Virgin Galactic Spaceship's 1st Glide Test Could Occur This Fall

Virgin Galactic's Private Spaceship Makes First Crewed Flight
The Virgin Galactic suborbital spaceliner SpaceShipTwo makes its first crewed flight on July 15,2010 over the Mojave Desert in California, one of a series of test flights before the first free flight of the passenger ship for space tourism flights. Full story. (Image credit: Virgin Galactic.)

A private spaceship built to launchspace tourists onsuborbital joyrides could by flying on its own by this fall, SPACE.comhaslearned.

The SpaceShipTwospacecraft VSS Enterprise, which the space tourism companyVirgin Galactichas been flying on test flights attached to a huge mothership, couldmake itsfirst drop flights over California's Mojave Desert for glide andlanding tests.

"There's a reasonable possibilitythat we could see thefirst drop flight in the fall, but as always, everything is predicatedonthoroughness and safety," Virgin Galactic's commercial director StephenAttenborough told in an e-mail. "No corners will be cut inorderto achieve arbitrary deadlines."

Founded by British billionaire SirRichard Branson, VirginGalactic is developing a fleet of SpaceShipTwo spaceliners to launchpayingthrillseekers on suborbital hops into space. [Photosof SpaceShipTwo in flight.]

SpaceShipTwo is designed to carryeight people (sixpassengers and two pilots) on suborbital flights that would reach outerspacefor a few minutes before returning back to Earth. The spacecraft isdesigned todrop from a mothership, called WhiteKnightTwo, from an altitude above50,000feet (15,240 meters) and fire a hybrid rocket motor to launch intosuborbitalspace.

At $200,000 a ticket, payingpassengers on SpaceShipTwo willexperience weightlessness and glimpse the darkness of space and theview ofEarth below. SpaceShipTwo is one of several privatespaceships under development for space tourism or othercommercial uses.

The upcoming drop test will follow aseries of test flightswith SpaceShipTwo safely attached to its WhiteKnightTwo mothership, themostrecent of which occurred last week. That test flight marked the firstcrewed SpaceShipTwo flight.

In the wake of that success, VirginGalactic is planning topush forward with further test flights of the new spacecraft. Therecent crewedcaptive-carry test flight of the vehicle went very smoothly, they said.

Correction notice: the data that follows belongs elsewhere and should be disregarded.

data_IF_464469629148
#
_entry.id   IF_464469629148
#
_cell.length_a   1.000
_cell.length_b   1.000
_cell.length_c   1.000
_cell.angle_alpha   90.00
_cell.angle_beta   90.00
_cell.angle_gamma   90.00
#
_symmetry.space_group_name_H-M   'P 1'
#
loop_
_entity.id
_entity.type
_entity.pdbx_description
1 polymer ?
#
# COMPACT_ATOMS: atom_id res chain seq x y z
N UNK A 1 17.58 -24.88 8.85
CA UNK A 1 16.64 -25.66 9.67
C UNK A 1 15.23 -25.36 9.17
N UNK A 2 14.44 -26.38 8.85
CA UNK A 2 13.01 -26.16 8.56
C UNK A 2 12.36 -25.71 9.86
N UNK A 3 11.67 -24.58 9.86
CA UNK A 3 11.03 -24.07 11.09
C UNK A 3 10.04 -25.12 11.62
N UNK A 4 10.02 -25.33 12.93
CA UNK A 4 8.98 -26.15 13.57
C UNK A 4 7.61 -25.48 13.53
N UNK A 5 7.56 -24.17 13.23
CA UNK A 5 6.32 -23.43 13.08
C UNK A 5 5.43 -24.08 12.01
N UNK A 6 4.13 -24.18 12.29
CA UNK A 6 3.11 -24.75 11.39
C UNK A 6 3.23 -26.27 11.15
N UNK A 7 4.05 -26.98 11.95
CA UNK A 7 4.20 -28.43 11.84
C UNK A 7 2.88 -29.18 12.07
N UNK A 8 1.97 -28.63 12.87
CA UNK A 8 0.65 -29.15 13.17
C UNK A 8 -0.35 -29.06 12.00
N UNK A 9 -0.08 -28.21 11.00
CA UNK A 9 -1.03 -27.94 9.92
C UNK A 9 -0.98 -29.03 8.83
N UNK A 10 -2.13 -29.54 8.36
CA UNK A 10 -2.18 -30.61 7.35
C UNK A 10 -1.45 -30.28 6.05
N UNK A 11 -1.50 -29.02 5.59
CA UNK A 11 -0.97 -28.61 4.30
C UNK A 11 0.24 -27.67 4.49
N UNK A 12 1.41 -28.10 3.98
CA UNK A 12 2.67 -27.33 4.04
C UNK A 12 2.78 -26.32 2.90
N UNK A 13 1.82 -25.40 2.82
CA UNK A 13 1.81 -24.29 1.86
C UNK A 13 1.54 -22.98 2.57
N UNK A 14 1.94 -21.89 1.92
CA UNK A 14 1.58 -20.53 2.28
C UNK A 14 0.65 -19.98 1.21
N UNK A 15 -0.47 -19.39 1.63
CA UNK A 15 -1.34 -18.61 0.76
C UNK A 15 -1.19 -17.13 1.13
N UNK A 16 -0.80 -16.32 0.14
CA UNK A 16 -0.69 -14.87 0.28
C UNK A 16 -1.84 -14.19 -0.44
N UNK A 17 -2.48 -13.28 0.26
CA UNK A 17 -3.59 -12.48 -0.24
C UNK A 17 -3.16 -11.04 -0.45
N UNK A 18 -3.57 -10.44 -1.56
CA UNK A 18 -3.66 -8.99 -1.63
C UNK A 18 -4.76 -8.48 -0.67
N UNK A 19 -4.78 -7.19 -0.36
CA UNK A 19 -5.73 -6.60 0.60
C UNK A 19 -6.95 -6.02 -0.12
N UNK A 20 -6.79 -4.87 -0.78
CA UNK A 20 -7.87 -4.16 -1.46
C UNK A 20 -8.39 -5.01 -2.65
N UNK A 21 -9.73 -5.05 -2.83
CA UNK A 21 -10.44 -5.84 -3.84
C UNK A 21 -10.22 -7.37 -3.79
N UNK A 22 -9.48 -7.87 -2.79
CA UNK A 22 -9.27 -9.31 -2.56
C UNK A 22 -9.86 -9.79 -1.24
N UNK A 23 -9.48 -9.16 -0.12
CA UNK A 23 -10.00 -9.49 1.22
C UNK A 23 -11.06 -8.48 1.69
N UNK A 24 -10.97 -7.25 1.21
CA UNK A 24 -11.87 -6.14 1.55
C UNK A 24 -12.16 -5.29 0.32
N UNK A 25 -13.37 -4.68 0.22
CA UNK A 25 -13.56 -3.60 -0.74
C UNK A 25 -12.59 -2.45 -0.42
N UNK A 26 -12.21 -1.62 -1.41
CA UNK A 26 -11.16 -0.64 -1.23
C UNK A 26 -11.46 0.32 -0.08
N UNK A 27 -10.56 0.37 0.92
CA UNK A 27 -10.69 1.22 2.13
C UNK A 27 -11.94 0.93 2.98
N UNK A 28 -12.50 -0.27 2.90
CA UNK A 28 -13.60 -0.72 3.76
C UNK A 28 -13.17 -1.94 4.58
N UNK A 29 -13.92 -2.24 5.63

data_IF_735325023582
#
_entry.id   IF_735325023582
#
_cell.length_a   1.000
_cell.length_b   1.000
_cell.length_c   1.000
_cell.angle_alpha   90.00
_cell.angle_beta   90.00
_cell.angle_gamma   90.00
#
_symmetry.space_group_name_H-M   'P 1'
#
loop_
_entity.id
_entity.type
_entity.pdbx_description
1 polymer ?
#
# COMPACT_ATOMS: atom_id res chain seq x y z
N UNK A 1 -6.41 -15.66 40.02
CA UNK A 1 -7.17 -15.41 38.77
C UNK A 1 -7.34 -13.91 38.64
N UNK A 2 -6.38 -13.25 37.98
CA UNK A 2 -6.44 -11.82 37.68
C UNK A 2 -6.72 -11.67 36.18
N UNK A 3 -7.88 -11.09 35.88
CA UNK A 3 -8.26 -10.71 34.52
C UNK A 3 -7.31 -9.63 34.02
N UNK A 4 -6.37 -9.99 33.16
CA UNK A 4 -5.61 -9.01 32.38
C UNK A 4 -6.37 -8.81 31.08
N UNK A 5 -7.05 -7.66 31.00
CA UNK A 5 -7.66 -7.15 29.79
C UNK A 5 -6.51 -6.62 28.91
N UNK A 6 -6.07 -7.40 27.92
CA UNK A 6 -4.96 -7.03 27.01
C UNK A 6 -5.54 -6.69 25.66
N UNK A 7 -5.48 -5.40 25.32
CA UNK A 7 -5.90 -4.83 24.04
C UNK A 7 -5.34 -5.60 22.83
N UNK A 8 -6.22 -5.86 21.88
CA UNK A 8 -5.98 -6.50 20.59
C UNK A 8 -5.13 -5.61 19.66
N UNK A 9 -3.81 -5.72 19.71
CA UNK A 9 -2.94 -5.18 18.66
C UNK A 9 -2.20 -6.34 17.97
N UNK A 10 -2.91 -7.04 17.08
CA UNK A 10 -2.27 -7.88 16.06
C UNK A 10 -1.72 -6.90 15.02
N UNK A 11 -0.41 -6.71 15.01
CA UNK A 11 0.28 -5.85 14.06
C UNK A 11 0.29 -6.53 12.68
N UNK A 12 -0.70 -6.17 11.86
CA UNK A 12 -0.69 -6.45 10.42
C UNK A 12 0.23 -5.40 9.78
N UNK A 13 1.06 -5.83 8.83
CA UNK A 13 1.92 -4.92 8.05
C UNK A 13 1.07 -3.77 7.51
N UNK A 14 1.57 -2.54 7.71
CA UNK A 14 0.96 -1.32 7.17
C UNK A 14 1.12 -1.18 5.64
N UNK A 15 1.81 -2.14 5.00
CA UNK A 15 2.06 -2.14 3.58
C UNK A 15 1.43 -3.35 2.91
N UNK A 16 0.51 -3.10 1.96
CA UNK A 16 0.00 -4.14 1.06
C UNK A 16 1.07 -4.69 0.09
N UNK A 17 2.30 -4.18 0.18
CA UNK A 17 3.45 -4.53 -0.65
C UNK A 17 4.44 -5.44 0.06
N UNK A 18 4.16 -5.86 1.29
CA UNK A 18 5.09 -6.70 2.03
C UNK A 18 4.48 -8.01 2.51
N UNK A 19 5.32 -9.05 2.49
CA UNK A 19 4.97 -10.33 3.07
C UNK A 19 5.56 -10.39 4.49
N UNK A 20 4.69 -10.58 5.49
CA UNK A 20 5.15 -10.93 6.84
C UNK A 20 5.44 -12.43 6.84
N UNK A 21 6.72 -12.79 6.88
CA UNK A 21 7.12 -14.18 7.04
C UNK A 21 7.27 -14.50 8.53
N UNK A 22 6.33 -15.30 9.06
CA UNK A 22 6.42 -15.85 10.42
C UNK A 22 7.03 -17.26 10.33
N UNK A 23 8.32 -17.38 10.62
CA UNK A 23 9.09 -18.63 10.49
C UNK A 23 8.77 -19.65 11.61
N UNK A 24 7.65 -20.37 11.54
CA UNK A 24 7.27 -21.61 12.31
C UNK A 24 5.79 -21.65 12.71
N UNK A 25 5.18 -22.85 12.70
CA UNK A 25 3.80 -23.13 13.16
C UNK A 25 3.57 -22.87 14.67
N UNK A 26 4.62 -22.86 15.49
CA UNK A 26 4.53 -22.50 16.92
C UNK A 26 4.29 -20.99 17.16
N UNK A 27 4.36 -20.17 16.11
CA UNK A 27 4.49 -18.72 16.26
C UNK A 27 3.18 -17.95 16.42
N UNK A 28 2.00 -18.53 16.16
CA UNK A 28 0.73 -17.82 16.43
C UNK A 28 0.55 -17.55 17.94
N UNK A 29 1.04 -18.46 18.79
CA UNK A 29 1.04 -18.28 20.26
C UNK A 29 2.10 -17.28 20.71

"The flight lasted over 6 hours andnumerous combinedvehicle systems tests were conducted," Attenborough said. "All theobjectives of the flight were met."

The exact schedule for future testflights, and the firstcommercial flights, is flexible.

"Scaled will need to evaluate thedata from this recentcaptive carry flight before we know [when the next test will be],"Attenborough said. "It is true to say though that to date testing ofbothvehicles is progressing very smoothly."

The first passenger flights will notoccur until anexhaustive test flight program is completed, and the spacecraft havewon allnecessary regulatory approvals, he said.

The SpaceShipTwo spacecraft and theirWhiteKnightTwomotherships are built for Virgin Galactic by Mojave,Calif.-based ScaledComposites, which was founded by veteran aerospace designer Burt Rutan.

SpaceShipTwo's predecessor, thesmaller suborbital craftSpaceShipOne also designed by Rutan, won the $10 million Ansari X Prizeforreusable, piloted suborbital spacecraft in 2004. That vehicle wasfinanced byMicrosoft co-founder Paul Allen and also built by Scaled Composites.

  • Top10 Private Spaceships Becoming Reality
  • Photos? SpaceShipTwo's First Captive Flight, WhiteKnightTwo
  • Video? SpaceShipTwo Goes Airborne for 1st Time

Join our Space Forums to keep talking space on the latest missions, night sky and more! And if you have a news tip, correction or comment, let us know at:

Clara Moskowitz
Assistant Managing Editor

Clara Moskowitz is a science and space writer who joined the team in 2008 and served as Assistant Managing Editor from 2011 to 2013. Clara has a bachelor's degree in astronomy and physics from Wesleyan University, and a graduate certificate in science writing from the University of California, Santa Cruz. She covers everything from astronomy to human spaceflight and once aced a NASTAR suborbital spaceflight training program for space missions. Clara is currently Associate Editor of Scientific American. To see her latest project is, follow Clara on Twitter.